That’s the premise of Elliot’s idea that “having is evidence of wanting” described in her book. EK is a new practice for me, so I didn’t aim it directly at this depressive episode. It’s generally a good practice to avoid biting off more than you can chew in the shadow realm. But, I’d been using the practice to explore different recurring frustrations in my life. For example, feeling like I was doing more than my fair share of emotional labor in certain relationships or social situations. Eventually, accidentally, this work did end up helping me reframe my internal battle between Doing and Depression. A pervasive desire to give myself Permission to Not Do was keeping me from getting off my ass and living the life I ostensibly wanted to live. 

As I sat with it, I discovered that some of the times I felt this way, there was a genuine desire to be doted on without lifting a finger beneath that feeling. It’s a desire to receive love in the language of Acts of Service but to the millionth degree. I call it “taking pleasure in being Princess Baby.” 

Basically, pay attention to me or I’ll die.

True to her name, when Princess Baby wants to be seen, she does not rest until she gets what she wants. Making space for her when she asks for it has become an important part of my self-care practice. Maybe I once would have felt disdain for Princess Baby, seeing her as useless, but now I see she’s sweet and joyful and an absolute well of gratitude and pleasure. She’s actually pretty cute.

Dear reader, I wonder what would happen if you really got to know your hidden desires and gave them space to express themselves fully. When I started EK, I was hoping the practice would help me process these feelings faster and then move on with my life. This has definitely happened, but it’s also introduced so many new pleasures into my life. 

Phase three: trace desires that no longer serve back to their origins

The new opportunities for pleasure and for working through inner miscommunications certainly represented another few steps on my staircase out of my depressive space. But I still wasn’t out. The problem was, sometimes inviting Princess Baby to the table when I felt compelled to give myself Permission to Not Do just didn’t work. It wasn’t her knocking at the door. So what was it? 

I prayed, meditated, and contemplated about the origins of this compulsion. I remembered how I used to work myself past the point of burnout every day for years. I remembered how PTSD triggers sent me deep into panic attacks. And then I remembered how hard it was to even get to a point where I could give myself permission to disengage from those emotionally charged situations. Permission to Not Do—Avoidance—was the best coping mechanism I had. 

But it’s not anymore. I’m deeply dedicated to a practice of setting boundaries that offers me far better tools for dealing with burnout. I’ve healed my trauma and my neuroses far beyond the point of having regular panic attacks. I don’t need avoidance as a coping mechanism anymore.

Me @ my responsibilities, though, still to this day.

You’re probably already familiar with Marie Kondo’s process for helping people live more minimally by getting rid of belongings that don’t spark joy. My favorite part is that she asks us to thank each item that no longer serves before letting it go. She asks us to honor the part of its past when it was of service. This animist practice is nice to do for clothes purchased years ago with the tags still on, but vital to do for old coping mechanisms that no longer serve us.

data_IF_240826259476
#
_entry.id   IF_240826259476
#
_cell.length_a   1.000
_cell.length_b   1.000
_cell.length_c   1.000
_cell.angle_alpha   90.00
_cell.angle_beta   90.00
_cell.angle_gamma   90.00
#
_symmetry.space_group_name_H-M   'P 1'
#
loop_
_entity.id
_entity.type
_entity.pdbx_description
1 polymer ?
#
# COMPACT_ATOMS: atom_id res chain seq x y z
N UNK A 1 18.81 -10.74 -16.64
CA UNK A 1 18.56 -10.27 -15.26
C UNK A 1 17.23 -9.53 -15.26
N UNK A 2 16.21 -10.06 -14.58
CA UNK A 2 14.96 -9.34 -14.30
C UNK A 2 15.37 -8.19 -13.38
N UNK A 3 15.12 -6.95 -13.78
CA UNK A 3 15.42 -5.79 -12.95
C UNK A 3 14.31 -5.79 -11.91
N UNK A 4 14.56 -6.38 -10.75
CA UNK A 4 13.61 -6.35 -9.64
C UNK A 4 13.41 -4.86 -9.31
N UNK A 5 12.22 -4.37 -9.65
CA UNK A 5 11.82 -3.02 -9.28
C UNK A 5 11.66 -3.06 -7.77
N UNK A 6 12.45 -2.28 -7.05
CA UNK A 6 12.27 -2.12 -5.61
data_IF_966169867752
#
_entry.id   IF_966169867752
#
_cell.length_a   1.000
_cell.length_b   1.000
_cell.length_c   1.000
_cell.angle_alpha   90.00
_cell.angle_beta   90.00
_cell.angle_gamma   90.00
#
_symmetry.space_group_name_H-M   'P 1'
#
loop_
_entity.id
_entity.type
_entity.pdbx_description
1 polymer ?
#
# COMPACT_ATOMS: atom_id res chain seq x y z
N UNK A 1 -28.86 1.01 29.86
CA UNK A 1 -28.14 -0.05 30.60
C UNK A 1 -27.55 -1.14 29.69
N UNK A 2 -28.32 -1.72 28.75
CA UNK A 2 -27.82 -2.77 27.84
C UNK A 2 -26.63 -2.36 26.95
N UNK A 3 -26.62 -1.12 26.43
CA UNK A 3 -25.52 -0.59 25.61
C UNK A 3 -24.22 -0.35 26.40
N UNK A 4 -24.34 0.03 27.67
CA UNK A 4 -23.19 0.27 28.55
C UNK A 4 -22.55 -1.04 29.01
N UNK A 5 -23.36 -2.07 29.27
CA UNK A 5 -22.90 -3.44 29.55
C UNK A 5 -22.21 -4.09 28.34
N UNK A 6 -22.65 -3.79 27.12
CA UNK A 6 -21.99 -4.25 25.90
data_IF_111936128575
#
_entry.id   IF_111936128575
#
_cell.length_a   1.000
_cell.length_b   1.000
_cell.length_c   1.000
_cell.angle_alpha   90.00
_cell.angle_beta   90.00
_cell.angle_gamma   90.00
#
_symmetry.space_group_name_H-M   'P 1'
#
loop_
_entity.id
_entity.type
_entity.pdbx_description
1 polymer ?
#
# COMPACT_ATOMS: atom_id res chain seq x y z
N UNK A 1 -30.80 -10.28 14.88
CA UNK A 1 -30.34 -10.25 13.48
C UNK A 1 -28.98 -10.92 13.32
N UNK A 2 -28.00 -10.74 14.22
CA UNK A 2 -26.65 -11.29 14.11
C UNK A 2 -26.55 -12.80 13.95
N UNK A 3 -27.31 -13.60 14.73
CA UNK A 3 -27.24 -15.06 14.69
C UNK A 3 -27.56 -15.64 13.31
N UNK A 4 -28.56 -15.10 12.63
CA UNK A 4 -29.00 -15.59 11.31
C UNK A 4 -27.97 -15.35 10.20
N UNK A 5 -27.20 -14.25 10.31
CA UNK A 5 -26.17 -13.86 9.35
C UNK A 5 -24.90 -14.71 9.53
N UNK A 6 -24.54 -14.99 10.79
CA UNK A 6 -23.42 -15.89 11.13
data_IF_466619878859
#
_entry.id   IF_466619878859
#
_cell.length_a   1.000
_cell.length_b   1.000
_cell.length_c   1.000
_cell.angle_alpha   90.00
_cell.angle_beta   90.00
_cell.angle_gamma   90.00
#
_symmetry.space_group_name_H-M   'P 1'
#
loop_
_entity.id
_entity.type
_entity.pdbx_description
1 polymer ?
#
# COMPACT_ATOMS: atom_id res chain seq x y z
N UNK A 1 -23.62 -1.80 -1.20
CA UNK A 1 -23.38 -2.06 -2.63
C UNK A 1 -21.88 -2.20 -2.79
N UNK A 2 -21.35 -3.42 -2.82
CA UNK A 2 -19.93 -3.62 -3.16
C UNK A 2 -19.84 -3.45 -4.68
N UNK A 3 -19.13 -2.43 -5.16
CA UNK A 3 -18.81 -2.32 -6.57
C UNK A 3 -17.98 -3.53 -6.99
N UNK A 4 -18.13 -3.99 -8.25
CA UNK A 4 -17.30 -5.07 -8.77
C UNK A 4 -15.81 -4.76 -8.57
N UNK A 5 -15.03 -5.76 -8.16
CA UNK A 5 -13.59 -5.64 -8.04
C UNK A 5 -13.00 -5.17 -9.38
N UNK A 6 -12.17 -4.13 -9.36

Avoidance still wants to be there for me. The pathways in my brain that offered avoidance as a solution to overwhelm are well worn, even though I have healthier strategies now. I can accept and understand that. I can be grateful for the ways disengaging kept me safe in the past. But I can interrupt the thought process when I feel avoidance bubbling up. Maybe it shows up as the urge to absolve myself of a personal responsibility. Or maybe it shows up as the urge to grab a drink—to ease the discomfort of having procrastinated on lots of personal responsibilities. 

The whole picture: healing depression doesn’t mean conquering it

Avoidance, my rusty old coping mechanism that went totally rogue, has been the self-perpetuating engine of my depression. When I first faced it head-on, it seemed so unstoppable and out of my control that it felt like a monster living within me, but with its own agenda. I was convinced it was hell-bent on destroying me and most certainly not trying its best to help.

Try as I did to vanquish the beast, approaching my challenges with force was never going to work. It’s unsurprising in hindsight, but trying to conquer a misunderstood part of myself was not a healthy or effective way to heal the pain.

That’s because healing isn’t about winning a fight, it’s about accepting that pain and struggles have a purpose and integrating wisdom gained from showing up at shadow school back into your life. Integrating the lessons I learned along the way (from Pema Chödron, Carolyn Elliot, Marie Kondo, and so many not mentioned in this already-very-long essay) served as a model and mirror for developing my process for creating a healing space for my depression.

The headmistress of shadow school is oh so fabulous, you should go.

At its simplest, it’s a process for responding when I feel avoidance arise, and it looks like this:

First, I check in with my inner Princess Baby. Does she need a moment? If so, I make some space for her favorite brand of self-care (doing nothing, receiving everything) and commit to fully taking pleasure in the experience. If it’s not Princess Baby, if it’s my rusty old coping mechanism showing up to help, I extend gratitude. Thank you for offering. Thank you for trying. But I’ve got this now.

Thank you for reading.

May you be safe
May you be healthy

May you be happy
May you be at ease

May you sow pleasure where you once reaped shame
May you thrive where you once merely survived